January 10, 2024

High-frequency communications, or HF, is an essential tool used across the globe, especially on the African continent, for long-distance communications.

An example of this was during the Mozambique hurricane disaster when cell phone systems became overloaded and satellite phones did not operate due to heavy cloud cover. This left HF radio as the only option for disaster relief communications. HF Radio Communications is an integral part of the community-based disaster preparedness strategy for natural disasters in Southern Africa.

HF communications take place when a signal is transmitted from one place on Earth to another place on Earth via a portion of the upper atmosphere called the ionosphere. This is made possible by radio waves bouncing off layers of the ionosphere. This allows long-distance communication without any need for third-party satellites. This makes HF a cost-effective and ideal communications solution for the African continent.

But these radio frequencies can be interrupted by adverse space weather events. The main driver of space weather is the sun and when solar flares and coronal mass ejections interact with the earth’s atmosphere, HF can be impacted and in severe cases, cause complete radio blackouts.

For HF communications to work, an operator needs the right frequency for the path required. These frequencies can be predicted, and they change during certain times of the day, depending on the sun’s influence on the ionosphere.

The South African National Space Agency in Hermanus has become, over the past decade, a centre of excellence in HF communications. SANSA has both the infrastructure and expertise to monitor the layers of the ionosphere that are responsible for HF communications, as well as to forecast the impact that adverse space weather will have.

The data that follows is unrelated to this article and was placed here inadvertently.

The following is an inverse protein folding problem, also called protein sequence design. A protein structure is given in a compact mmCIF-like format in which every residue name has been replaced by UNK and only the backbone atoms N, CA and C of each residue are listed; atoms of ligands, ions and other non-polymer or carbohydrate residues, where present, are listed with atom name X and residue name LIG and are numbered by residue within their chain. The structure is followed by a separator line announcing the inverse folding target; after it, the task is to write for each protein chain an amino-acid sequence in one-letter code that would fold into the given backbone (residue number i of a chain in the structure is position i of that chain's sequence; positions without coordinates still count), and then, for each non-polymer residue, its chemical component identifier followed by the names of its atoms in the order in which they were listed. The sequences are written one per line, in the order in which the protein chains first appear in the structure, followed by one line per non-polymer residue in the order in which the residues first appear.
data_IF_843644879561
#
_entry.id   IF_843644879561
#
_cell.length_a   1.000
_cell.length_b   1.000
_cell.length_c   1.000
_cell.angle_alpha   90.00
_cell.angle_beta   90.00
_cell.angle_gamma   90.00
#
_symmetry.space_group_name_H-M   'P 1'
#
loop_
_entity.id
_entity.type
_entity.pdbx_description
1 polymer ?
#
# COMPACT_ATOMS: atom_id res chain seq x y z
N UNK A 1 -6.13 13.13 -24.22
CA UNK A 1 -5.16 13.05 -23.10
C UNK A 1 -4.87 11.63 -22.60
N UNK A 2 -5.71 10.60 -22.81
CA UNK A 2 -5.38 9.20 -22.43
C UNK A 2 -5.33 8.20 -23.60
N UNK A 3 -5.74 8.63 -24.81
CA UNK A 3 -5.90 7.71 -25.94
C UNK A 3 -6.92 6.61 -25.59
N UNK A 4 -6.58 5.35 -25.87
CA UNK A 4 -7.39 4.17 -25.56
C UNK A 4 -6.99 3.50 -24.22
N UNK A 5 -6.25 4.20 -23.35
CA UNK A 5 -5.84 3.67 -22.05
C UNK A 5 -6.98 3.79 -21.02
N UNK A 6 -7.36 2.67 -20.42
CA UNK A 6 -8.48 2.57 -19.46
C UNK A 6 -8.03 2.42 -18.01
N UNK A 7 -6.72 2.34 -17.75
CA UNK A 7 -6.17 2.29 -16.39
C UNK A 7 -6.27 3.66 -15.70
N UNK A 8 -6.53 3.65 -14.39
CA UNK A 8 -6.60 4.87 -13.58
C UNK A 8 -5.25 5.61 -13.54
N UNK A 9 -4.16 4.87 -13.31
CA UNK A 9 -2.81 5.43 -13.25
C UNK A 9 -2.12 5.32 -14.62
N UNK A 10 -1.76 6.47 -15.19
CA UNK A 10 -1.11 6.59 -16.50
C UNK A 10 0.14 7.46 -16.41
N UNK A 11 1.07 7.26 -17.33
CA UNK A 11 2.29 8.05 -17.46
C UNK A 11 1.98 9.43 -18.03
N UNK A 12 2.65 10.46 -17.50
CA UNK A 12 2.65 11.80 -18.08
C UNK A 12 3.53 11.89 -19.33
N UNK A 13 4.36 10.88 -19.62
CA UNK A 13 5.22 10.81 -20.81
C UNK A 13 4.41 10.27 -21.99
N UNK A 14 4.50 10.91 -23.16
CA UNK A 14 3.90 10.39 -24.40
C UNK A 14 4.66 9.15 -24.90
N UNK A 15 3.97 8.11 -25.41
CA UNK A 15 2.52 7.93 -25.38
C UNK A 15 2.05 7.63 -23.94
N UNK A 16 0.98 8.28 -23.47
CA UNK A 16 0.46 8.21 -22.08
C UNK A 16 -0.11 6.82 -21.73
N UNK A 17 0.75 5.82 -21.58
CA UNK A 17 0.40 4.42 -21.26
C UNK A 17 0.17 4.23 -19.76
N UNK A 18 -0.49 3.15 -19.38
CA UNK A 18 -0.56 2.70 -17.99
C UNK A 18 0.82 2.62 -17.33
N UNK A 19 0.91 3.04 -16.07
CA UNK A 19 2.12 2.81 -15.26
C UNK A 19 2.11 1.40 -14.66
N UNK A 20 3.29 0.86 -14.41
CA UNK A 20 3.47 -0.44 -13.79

Our infrastructure includes a network of four Ionospheric Radars in South Africa. This is an instrument that continually measures the upper atmosphere to give us an indication of what is happening at a particular time and place. It is considered the “Rolls-Royce” of instruments for measuring the path that radio waves will follow through the ionosphere. The data from these instruments is sent to the SANSA Space Weather Center in real-time and forecasters use the real-time data with additional data from the sun to predict the impact of space weather on communications, including HF.

In addition to infrastructure, SANSA also has experts to disseminate and interpret information. These experts use the data from our instruments not only for real-time monitoring but also to build models that predict the conditions for HF communications.

SANSA provides space weather information reports that are tailored to HF communication and communications planning support based on user requirements.

SANSA has developed new software called the Ionospheric Characterisation and Prediction Tool (IOCAP). This is a modern, user-friendly tool that is designed to simplify HF communications planning.

IOCAP features a robust, proven prediction engine that provides dependable frequency predictions in the 3–30 MHz frequency band. The application is simple to use and contains innovative features not found in any other HF prediction software. In addition, SANSA provides HF propagation training to users to enable a deeper understanding and appreciation for the science of HF communications and the impact of space weather events.

Read more about IOCAP here.

The combination of access to infrastructure, reliable data products, and experienced experts makes SANSA your go-to organization for any HF communications requirements. A true centre of excellence on the African continent.

SANSA intends to continue our research and development of HF communications tools and services to assist the continent in ensuring the continued use of this reliable and cost-effective form of communication.

Watch a video about SANSA’s excellence in HF communication here.

Categories: News Space Science